Espes, Emil; Excillum AB; Sweden
Espes, E.; Excillum AB; Sweden
The power and brightness of electron-impact micro-focus X-ray tubes have long been limited by thermal damage in the anode. This limit is overcome by the liquid-metal-jet anode technology that has previously demonstrated brightness in the range of one order of magnitude above current state-of-the art sources. This is possible due to the regenerative nature of this anode and the fact that the anode is already molten, which allows for significantly higher e-beam power density than on conventional solid anodes.
Over the last years, the liquid-metal-jet technology has developed from prototypes into fully operational and stable X-ray tubes running in many labs over the world. Key applications include X-ray diffraction and scattering, but recently several publications have also shown very impressive X-ray microscopy results using the liquid-metal-jet anode technology, especially in phase contrast imaging.
To be able to benefit from the higher power-loading capability of the liquid-metal-jet anode, advanced electron optics had to be developed. Based on this advanced electron optics, a new nanofocus x-ray tube has been developed. The foundation of the new nanofocus x-ray tube is the advanced electron optics, combined with a tungsten coated diamond transmission target. The new nanofocus x-ray tube can achieve resolutions down to 150 nm on the standard JIMA RT RC-04 resolution chart.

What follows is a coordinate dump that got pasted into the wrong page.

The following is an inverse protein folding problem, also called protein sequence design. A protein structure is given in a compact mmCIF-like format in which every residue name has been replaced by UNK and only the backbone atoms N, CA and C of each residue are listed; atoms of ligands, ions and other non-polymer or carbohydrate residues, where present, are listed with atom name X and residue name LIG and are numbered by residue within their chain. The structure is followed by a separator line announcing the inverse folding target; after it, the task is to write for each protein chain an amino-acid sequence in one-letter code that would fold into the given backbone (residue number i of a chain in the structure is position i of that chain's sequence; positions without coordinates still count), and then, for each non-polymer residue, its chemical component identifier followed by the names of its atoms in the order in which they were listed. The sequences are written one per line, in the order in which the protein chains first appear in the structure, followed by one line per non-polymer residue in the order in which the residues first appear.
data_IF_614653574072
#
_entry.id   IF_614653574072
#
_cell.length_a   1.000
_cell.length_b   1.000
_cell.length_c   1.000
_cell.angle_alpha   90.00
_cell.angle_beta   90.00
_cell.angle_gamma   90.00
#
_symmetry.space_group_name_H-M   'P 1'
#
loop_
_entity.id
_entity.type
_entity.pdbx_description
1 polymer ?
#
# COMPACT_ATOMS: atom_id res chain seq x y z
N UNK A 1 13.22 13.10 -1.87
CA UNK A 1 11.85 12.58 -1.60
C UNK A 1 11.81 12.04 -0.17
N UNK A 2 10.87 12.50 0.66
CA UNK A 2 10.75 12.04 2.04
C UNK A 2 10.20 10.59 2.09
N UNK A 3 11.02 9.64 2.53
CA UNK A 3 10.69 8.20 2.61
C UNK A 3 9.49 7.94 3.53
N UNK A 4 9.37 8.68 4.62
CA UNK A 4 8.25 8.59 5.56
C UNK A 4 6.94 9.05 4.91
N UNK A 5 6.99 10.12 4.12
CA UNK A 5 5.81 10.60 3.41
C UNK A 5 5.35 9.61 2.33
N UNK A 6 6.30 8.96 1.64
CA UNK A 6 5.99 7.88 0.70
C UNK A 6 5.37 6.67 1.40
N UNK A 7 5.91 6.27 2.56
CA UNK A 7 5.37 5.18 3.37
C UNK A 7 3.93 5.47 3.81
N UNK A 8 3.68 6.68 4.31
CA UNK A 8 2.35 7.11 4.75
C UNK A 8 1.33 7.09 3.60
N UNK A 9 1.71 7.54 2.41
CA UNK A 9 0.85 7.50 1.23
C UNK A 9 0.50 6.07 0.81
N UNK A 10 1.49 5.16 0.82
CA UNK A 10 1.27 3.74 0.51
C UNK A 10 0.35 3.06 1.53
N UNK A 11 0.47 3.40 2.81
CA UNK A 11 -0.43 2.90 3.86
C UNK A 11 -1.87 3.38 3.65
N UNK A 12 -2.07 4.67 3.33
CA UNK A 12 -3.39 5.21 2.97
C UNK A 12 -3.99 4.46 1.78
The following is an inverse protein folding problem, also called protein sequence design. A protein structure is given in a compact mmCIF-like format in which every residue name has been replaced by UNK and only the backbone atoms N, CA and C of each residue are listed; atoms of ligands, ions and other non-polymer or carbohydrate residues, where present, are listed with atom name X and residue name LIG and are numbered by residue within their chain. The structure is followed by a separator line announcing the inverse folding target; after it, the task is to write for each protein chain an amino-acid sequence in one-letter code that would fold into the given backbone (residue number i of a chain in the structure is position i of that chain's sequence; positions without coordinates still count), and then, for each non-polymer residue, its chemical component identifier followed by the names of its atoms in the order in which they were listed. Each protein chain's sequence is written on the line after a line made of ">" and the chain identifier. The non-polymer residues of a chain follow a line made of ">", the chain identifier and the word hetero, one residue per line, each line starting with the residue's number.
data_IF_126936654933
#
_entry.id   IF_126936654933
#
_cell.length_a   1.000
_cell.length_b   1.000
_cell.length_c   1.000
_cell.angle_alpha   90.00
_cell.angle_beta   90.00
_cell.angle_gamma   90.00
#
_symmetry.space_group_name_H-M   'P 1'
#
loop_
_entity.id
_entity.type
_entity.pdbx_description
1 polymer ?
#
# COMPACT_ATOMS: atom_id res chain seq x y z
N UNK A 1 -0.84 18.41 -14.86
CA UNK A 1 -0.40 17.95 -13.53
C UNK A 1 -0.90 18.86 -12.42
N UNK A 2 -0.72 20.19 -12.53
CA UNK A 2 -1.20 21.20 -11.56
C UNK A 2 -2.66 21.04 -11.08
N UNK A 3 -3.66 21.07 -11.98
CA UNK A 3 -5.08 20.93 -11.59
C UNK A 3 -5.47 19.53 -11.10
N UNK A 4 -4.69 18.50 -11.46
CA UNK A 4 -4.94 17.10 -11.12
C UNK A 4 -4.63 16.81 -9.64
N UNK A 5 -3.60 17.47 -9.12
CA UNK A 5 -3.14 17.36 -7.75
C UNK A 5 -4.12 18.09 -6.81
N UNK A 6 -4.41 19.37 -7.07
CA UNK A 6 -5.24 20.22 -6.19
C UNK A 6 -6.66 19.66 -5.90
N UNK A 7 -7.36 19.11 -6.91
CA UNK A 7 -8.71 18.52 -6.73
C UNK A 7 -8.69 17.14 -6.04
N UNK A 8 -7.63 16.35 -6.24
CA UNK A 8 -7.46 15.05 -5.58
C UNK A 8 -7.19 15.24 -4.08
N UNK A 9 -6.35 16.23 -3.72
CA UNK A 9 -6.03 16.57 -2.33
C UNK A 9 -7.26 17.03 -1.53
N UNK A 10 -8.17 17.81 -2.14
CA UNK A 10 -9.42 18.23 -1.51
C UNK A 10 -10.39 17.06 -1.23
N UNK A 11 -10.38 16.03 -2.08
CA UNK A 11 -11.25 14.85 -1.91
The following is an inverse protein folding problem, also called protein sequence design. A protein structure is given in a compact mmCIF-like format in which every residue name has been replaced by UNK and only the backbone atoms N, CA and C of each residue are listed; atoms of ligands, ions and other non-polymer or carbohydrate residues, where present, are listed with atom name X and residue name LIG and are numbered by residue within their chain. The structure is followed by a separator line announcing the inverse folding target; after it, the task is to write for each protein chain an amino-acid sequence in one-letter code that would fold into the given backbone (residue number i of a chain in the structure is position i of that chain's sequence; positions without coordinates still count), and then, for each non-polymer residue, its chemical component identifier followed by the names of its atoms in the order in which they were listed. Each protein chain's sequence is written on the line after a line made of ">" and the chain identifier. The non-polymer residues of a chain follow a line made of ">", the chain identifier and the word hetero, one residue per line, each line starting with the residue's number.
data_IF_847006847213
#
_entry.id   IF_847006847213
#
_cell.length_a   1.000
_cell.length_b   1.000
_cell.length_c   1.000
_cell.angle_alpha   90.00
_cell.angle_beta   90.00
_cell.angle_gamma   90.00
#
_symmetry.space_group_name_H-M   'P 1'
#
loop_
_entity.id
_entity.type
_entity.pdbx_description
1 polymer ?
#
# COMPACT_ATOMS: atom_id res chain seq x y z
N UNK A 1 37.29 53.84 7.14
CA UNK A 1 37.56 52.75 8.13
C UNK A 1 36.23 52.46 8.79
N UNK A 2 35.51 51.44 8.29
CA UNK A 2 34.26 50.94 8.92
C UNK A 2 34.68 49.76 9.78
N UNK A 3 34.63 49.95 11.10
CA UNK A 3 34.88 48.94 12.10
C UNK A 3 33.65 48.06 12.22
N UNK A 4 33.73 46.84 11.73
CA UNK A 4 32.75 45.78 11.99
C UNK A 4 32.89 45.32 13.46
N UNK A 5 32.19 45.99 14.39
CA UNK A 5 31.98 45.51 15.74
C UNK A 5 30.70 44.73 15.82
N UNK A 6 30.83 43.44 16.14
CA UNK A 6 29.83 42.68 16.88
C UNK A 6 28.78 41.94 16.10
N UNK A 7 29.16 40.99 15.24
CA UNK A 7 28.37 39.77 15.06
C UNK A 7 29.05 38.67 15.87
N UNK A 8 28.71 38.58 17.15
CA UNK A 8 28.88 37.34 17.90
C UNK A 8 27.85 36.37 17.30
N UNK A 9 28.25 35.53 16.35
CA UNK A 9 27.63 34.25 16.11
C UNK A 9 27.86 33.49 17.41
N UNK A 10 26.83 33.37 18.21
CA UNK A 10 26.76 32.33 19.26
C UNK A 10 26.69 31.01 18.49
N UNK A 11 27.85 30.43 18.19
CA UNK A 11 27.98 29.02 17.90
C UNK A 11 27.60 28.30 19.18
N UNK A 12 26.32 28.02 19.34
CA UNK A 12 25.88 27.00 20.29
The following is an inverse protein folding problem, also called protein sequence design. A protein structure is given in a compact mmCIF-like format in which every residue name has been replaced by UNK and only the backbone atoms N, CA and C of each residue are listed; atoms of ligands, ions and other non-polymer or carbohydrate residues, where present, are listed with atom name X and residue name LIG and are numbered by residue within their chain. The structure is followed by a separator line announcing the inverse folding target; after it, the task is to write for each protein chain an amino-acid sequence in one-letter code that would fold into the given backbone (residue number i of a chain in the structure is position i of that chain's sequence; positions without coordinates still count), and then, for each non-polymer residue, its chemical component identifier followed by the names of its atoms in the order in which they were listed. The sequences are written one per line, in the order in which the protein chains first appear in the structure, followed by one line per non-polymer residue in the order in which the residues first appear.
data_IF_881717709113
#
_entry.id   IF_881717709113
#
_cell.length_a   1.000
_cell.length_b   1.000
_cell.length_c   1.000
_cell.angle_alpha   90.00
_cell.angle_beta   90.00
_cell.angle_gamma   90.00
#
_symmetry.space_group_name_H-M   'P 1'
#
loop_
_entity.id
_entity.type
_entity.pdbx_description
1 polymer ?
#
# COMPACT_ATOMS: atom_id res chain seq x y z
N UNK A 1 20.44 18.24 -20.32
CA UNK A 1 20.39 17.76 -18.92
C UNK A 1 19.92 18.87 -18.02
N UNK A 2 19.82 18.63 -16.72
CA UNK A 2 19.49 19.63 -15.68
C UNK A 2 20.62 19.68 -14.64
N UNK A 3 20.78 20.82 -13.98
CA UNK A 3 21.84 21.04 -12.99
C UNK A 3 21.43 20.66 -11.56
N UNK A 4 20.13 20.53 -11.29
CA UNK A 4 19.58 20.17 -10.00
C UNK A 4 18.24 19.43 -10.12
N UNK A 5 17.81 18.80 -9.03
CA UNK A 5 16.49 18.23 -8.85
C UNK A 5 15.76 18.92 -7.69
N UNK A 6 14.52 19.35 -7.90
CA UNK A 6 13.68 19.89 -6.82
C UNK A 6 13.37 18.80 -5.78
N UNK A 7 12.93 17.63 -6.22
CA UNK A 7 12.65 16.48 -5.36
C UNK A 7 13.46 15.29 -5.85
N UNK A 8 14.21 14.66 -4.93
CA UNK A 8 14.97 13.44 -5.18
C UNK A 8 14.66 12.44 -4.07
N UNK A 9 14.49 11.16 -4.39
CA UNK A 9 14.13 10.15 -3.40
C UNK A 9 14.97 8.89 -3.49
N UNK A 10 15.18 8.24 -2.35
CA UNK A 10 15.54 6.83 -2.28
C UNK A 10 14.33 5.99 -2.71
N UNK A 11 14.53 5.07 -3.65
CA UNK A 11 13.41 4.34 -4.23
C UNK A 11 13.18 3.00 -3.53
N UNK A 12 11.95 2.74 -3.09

This presentation will review the current status of the liquid-metal-jet technology specifically in terms of stability, lifetime, flux and brightness, with a clear focus on its applicability for X-ray microscopy. It will also discuss details of the liquid-metal-jet technology with a focus on the fundamental limitations of the technology and refer to some recent data from relevant applications. Furthermore, it will review the state of the development of the new nanofocus x-ray tube.